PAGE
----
World-leading countries on vaccines are indeed experiencing Delta case surges. But hospitalizations and deaths are way, way down in those places, with the terrible exceptions almost exclusively afflicting unvaccinated people. Convincing unvaccinated people to get their free, effective shots will obviously take more than the same people making the same arguments. We know that cases spreading like wildfire among unvaccinated communities, with resulting pain, has been one powerful motivator. Mike Rowe has taken a different and nuanced approach to discussing the vaccines with his fans, and has taken heat for doing so (he's fought back thoughtfully and thoroughly). Finally, as I mentioned yesterday – and to Rowe's major point about open and simple data – it would also be helpful if the government were more transparent about how its decree-guiding benchmarks were determined. This sort of apparent disconnect is fueling skepticism and confusion:

I'll leave you with this item, which speaks to one element of vaccination hesitancy that is under-discussed in the media because it doesn't lend itself to easy, sneering attacks against conservatives:

Should the deaths highlighted in that piece also be pinned on the "DeSantis variant," partisan hacks? I'll remind you that Florida's vaccination rate is the best among red states, but the name-calling and broadsides are about elections, not public health.


Fmr. CDC Dir. Robert Redfield Acknowledges Lack Of Data Behind CDC School Masking Recommendation: 'It's A Fair Criticism'

Former Centers for Disease Control (CDC) Director Dr. Robert Redfield responded to pushback from Fox News anchor Martha MacCallum about the lack of solid data behind the agency's push to require masks in schools by calling it "fair criticism."

The Monday afternoon "The Story" segment saw MacCallum kick off the topic with a clip of Johns Hopkins surgeon Dr. Marty Makary - who, as Townhall's Katie Pavlich reported, co-wrote a Wall Street Journal op-ed arguing that the science behind masking children is inconclusive - criticizing the guideline as "pretty stern and with zero data."

"There’s only one inconclusive study out there on masks and kids and no study funded by the NIH's $42 billion a year budget," Makary said in the clip. "Yet we had a very vigorous recommendation that all kids k-12 should be wearing a mask regardless of their vaccination status."

Asked why his former agency hasn't "spent the money on that study," Redfield called the question "really important."

"These policies should be grounded in data as opposed to opinion," Redfield told MacCallum. "I think [Makary] raises a very important part. There’s been very few studies that really are compelling in that setting of the classroom. We did a number of studies when I was there just in fixed settings and recognized that if you aerosolized virus through a mask, and then the recipient had a mask - and these were all dummies - in rooms that were ventilated to different degrees, you could have an impact on the amount of virus that went from one room to another. But that's not to say in a real-life scenario that that's efficacious in the classroom."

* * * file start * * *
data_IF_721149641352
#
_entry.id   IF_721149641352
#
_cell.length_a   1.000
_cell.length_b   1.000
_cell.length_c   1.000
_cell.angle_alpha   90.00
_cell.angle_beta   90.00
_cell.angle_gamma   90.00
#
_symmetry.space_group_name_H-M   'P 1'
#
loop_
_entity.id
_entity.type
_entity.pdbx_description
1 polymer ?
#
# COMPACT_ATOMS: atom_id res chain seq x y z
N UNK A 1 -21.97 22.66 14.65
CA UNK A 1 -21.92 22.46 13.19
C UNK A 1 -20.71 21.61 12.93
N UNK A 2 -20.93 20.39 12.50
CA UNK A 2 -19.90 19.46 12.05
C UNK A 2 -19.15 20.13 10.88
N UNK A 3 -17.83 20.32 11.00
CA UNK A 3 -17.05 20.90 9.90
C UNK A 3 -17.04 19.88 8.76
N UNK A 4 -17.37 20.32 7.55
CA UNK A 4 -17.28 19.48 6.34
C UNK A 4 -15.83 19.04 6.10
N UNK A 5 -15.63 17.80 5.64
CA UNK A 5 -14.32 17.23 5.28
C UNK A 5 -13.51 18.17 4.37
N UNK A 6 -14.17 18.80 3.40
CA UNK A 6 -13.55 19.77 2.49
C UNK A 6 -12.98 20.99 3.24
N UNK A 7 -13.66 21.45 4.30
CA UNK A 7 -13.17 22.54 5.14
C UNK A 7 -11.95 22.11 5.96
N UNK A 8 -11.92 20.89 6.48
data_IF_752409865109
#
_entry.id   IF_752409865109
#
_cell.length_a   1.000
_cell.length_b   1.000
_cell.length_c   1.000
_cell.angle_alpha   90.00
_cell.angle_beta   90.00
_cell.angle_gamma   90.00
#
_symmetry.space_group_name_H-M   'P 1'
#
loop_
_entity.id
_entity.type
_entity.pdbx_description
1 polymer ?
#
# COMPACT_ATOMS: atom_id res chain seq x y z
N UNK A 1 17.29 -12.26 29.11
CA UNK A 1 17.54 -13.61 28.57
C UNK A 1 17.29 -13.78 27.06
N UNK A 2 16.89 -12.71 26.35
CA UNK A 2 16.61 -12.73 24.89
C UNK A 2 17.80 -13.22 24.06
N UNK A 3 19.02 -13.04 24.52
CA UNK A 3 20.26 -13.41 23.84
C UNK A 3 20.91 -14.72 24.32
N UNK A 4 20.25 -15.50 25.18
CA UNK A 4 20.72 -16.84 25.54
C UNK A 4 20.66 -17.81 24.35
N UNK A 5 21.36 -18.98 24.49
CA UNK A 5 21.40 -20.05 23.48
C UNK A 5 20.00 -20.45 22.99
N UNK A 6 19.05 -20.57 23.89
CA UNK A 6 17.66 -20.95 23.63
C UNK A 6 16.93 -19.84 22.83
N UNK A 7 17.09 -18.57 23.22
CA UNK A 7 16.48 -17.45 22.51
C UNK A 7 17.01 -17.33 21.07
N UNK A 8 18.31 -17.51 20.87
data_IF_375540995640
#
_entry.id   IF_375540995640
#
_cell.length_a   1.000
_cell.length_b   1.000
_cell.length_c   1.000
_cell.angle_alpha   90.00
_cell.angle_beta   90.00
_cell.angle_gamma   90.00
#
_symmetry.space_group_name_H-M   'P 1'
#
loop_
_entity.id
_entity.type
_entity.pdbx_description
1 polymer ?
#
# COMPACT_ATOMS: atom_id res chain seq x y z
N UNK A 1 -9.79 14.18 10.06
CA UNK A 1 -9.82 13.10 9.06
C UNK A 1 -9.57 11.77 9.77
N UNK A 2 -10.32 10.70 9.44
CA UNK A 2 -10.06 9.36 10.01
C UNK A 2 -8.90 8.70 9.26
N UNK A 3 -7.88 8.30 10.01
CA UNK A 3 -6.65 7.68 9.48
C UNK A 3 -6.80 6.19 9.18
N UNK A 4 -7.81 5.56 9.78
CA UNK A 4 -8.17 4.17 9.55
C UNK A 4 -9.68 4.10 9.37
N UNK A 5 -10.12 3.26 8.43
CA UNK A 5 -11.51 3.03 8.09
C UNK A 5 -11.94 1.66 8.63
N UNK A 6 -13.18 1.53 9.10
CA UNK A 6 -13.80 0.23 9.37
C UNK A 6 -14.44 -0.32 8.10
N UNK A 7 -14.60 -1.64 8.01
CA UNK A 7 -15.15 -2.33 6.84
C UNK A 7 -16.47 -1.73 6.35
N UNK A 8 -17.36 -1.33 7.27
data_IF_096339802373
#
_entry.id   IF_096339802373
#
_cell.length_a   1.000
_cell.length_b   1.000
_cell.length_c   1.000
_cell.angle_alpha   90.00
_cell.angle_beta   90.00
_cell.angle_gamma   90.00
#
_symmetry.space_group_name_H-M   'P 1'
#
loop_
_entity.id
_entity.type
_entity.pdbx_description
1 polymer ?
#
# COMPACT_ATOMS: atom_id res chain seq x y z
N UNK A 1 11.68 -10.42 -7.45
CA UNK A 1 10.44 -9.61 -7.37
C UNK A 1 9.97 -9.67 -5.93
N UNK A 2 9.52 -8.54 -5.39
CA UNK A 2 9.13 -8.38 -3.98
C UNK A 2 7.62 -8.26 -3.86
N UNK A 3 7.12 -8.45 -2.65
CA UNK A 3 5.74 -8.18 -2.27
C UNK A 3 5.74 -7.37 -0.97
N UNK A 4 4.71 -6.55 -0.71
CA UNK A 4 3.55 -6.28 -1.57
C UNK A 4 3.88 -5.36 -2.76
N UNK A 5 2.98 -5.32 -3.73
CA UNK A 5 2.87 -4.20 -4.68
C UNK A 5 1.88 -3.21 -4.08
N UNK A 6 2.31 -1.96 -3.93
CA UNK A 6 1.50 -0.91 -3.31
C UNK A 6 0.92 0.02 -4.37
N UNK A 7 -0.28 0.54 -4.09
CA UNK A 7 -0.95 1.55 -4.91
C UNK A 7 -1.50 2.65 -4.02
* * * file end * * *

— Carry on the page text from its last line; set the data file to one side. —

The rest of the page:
"When you look at what the CDC has recommended now, they are basically saying everybody should be masked, right?" MacCallum asked. "We talk about the fact that there has been no study that would back that up. And so the question is, you did some studies then but you did them with dummies - where have they been ever since then? What has been going on the past nine, ten months? Why don't we have data rather than as you say just opinion that's leading this push with our schools?"

"I think it’s a fair criticism, a fair criticism," Redfield responded. "You heard that I think in the Wall Street Journal they talked about $42 billion of NIH funding and less than 2% was on Covid. These are critical questions. Is routine screening twice a week in a school, is that the real way to limit intraschool transmission? Is it wearing masks or not wearing masks? I’m of the point of view this has to be locally decided as opposed to a general mandate. Particularly in the absence of data."

Citing a "paucity of data," Redfield recommended other methods of curbing virus spread in the classroom, such as frequent testing, improved ventilation, and parents not sending children with symptoms to school.

"So do you think the current CDC rule, that all kids should wear masks, you're saying that the current CDC is wrong on this issue?" MacCallum asked.

"I’m saying that I haven’t been able to review data that supports that recommendation," said Redfield, who suggested last year that face masks could be more protective than a potential vaccine.